• Job description specifications

These days, most organizations provide descriptive job profiles or descriptions, specifically laying down requirements. Make sure to go through the entire description and list out each of the organization’s needs. Many times, recruiters even ask questions based on the role and description provided, so it’s best to be completely aware of the specifications.

• Interview questions

Understanding the role or position laid out by the target company is also a great prompt to prepare interview questions. You can pick out and preempt questions based on the role and job description. To know which areas to prepare for, you need to browse through interview questions for the target company’s role and better understand requirements for that particular role. By going through questions, you will get a fair idea of which topics are generally given more importance and which knowledge areas are typically looked into. Knowing this will give your interview preparation strategy an upper hand.

• Interview experiences

Another great way to prepare for an interview based on the target company is to reach out to other people who have interviewed at the same company (not necessarily the same role). Going through other people’s experiences always helps in gauging a little about the target company and understanding what kind of questions they may ask. Visit blogs and videos on the interview process, success stories, interview questions to get more idea of what to expect. You can refer to Preplaced’s blogs & videos to check out interview processes at some of the top companies.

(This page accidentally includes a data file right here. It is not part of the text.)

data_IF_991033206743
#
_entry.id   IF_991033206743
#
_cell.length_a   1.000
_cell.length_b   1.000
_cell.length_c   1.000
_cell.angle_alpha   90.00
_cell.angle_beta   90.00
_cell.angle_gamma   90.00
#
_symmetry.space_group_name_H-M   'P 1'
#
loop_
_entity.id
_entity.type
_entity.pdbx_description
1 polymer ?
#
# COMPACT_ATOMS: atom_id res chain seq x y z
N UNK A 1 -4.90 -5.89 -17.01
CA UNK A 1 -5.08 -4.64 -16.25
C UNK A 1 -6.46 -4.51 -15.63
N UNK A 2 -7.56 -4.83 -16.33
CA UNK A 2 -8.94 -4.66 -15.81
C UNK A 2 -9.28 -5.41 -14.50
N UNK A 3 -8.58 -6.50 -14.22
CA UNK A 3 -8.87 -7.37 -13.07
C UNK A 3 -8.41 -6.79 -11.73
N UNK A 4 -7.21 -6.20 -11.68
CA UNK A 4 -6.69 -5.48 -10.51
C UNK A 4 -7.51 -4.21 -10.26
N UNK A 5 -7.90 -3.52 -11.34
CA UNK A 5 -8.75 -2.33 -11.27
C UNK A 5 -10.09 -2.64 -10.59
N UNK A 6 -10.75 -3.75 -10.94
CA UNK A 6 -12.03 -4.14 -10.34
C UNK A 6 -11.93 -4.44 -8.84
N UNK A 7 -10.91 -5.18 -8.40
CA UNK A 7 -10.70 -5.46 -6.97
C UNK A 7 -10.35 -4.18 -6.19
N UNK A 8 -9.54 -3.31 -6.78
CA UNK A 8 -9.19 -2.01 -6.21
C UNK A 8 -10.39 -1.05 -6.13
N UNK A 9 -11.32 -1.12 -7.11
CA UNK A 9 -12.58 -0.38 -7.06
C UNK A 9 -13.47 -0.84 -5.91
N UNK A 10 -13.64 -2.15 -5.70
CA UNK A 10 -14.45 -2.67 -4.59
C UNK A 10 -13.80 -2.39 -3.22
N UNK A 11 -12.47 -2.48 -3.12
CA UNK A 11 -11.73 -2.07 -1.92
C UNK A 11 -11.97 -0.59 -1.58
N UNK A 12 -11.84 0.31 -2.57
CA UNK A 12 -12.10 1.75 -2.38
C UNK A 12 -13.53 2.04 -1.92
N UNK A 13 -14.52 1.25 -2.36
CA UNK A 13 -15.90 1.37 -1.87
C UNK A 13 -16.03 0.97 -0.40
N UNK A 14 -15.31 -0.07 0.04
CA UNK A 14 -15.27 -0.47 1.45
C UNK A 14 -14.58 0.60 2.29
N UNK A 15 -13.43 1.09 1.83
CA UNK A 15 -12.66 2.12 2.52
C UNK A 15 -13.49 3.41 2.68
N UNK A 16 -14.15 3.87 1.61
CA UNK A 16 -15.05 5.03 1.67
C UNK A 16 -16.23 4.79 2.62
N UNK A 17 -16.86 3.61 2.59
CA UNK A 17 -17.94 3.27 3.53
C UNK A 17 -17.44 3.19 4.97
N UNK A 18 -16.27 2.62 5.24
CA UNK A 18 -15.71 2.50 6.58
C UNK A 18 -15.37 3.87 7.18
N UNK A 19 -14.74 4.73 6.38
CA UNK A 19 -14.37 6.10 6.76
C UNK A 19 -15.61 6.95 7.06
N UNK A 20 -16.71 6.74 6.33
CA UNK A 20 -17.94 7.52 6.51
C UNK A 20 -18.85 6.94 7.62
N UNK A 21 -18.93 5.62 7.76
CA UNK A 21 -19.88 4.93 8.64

Step 2: Based on the target company

Another great way to prepare for an interview is to base your preparation on the target company’s requirements. You can get in touch with a recruiter or hiring manager to understand a little about what you can expect from the interview. Some things to keep in mind are:

• Interview process and round information

It’s always good to be aware of what you can expect during an interview - especially if it's multiple rounds of interviews! According to Lever, most companies have roughly 9 rounds of interview stages. It’s great to be prepared for the number of rounds you may have to go through, what they entail, and what kind of questions you may be asked.

• Difficulty level

It’s always helpful to know exactly what you are facing - especially when it comes to interviews. Try and speak to other employees already working at the organization for the role you are interviewing for, to gauge the difficulty level of the interview. The internet can help you locate relevant interview questions, experience and preparation blogs and vlogs as well as other interview preparation resource material in understanding this.

• Hiring Stats